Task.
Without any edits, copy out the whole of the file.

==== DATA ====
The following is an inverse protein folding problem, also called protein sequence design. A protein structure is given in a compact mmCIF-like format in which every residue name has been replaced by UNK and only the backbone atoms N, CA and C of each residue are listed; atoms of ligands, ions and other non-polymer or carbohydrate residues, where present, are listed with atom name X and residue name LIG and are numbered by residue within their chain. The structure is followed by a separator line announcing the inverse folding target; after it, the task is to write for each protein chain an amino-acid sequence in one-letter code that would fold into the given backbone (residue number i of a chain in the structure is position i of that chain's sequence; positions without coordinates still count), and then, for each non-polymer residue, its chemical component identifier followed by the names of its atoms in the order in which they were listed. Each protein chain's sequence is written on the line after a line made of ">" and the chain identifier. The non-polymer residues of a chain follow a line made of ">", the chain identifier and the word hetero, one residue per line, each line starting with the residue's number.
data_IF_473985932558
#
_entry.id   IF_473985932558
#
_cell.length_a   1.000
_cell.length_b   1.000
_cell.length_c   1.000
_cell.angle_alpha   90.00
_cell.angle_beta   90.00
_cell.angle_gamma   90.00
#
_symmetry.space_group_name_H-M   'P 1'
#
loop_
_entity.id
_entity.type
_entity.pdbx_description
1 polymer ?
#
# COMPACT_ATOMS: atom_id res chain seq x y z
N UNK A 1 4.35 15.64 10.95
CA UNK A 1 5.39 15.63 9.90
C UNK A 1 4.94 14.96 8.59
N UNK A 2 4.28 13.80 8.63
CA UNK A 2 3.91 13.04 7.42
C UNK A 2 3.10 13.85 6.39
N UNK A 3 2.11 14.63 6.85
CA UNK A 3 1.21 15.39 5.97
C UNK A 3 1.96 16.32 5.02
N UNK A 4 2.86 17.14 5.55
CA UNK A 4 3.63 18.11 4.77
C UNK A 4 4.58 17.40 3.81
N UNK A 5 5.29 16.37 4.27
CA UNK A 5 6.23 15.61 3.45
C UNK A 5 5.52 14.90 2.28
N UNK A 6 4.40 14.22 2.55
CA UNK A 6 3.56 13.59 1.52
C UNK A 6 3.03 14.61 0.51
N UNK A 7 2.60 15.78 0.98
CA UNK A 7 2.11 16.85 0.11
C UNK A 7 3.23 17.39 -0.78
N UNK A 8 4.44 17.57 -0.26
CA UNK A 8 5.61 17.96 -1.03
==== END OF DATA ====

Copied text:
The following is an inverse protein folding problem, also called protein sequence design. A protein structure is given in a compact mmCIF-like format in which every residue name has been replaced by UNK and only the backbone atoms N, CA and C of each residue are listed; atoms of ligands, ions and other non-polymer or carbohydrate residues, where present, are listed with atom name X and residue name LIG and are numbered by residue within their chain. The structure is followed by a separator line announcing the inverse folding target; after it, the task is to write for each protein chain an amino-acid sequence in one-letter code that would fold into the given backbone (residue number i of a chain in the structure is position i of that chain's sequence; positions without coordinates still count), and then, for each non-polymer residue, its chemical component identifier followed by the names of its atoms in the order in which they were listed. Each protein chain's sequence is written on the line after a line made of ">" and the chain identifier. The non-polymer residues of a chain follow a line made of ">", the chain identifier and the word hetero, one residue per line, each line starting with the residue's number.
data_IF_473985932558
#
_entry.id   IF_473985932558
#
_cell.length_a   1.000
_cell.length_b   1.000
_cell.length_c   1.000
_cell.angle_alpha   90.00
_cell.angle_beta   90.00
_cell.angle_gamma   90.00
#
_symmetry.space_group_name_H-M   'P 1'
#
loop_
_entity.id
_entity.type
_entity.pdbx_description
1 polymer ?
#
# COMPACT_ATOMS: atom_id res chain seq x y z
N UNK A 1 4.35 15.64 10.95
CA UNK A 1 5.39 15.63 9.90
C UNK A 1 4.94 14.96 8.59
N UNK A 2 4.28 13.80 8.63
CA UNK A 2 3.91 13.04 7.42
C UNK A 2 3.10 13.85 6.39
N UNK A 3 2.11 14.63 6.85
CA UNK A 3 1.21 15.39 5.97
C UNK A 3 1.96 16.32 5.02
N UNK A 4 2.86 17.14 5.55
CA UNK A 4 3.63 18.11 4.77
C UNK A 4 4.58 17.40 3.81
N UNK A 5 5.29 16.37 4.27
CA UNK A 5 6.23 15.61 3.45
C UNK A 5 5.52 14.90 2.28
N UNK A 6 4.40 14.22 2.55
CA UNK A 6 3.56 13.59 1.52
C UNK A 6 3.03 14.61 0.51
N UNK A 7 2.60 15.78 0.98
CA UNK A 7 2.11 16.85 0.11
C UNK A 7 3.23 17.39 -0.78
N UNK A 8 4.44 17.57 -0.26
CA UNK A 8 5.61 17.96 -1.03